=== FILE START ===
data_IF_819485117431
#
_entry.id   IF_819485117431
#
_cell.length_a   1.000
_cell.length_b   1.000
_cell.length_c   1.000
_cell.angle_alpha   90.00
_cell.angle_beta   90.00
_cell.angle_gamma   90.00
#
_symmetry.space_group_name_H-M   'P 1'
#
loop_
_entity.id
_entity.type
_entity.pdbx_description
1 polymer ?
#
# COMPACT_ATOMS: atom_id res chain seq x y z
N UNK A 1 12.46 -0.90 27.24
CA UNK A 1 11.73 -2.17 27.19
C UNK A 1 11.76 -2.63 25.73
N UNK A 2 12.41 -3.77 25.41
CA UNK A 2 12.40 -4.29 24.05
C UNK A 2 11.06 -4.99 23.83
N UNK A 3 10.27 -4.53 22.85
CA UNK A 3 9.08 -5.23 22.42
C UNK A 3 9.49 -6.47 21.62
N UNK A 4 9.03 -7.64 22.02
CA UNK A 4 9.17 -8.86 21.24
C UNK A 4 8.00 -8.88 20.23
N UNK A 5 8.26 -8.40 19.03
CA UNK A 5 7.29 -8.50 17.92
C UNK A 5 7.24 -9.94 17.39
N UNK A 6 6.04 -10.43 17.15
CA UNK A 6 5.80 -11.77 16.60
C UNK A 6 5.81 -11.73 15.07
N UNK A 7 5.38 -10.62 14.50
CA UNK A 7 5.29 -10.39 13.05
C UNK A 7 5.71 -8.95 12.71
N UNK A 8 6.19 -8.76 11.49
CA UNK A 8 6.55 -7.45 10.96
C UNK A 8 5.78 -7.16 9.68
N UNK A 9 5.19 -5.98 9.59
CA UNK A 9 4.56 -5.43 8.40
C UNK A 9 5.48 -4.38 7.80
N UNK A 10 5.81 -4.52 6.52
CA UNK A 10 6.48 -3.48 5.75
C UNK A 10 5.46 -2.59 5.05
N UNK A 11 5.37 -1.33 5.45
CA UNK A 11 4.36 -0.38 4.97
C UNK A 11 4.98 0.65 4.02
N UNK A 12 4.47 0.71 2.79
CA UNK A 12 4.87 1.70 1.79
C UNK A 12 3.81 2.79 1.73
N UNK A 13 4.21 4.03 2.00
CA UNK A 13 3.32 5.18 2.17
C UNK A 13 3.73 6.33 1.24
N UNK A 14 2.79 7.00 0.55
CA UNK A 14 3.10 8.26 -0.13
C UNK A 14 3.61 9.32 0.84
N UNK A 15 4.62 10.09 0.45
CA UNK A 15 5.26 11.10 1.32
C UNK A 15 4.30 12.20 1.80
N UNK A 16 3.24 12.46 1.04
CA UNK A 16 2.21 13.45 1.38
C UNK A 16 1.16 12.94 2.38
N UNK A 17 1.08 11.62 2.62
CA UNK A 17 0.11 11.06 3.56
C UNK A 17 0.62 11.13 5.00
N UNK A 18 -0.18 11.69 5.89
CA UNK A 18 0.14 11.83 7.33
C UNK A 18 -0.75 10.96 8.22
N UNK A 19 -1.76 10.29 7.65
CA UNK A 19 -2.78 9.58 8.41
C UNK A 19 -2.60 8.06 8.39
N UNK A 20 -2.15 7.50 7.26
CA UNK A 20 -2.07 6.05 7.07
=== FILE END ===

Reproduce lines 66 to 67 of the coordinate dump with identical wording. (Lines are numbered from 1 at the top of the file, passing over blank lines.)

N UNK A 16 3.24 12.46 1.04
CA UNK A 16 2.21 13.45 1.38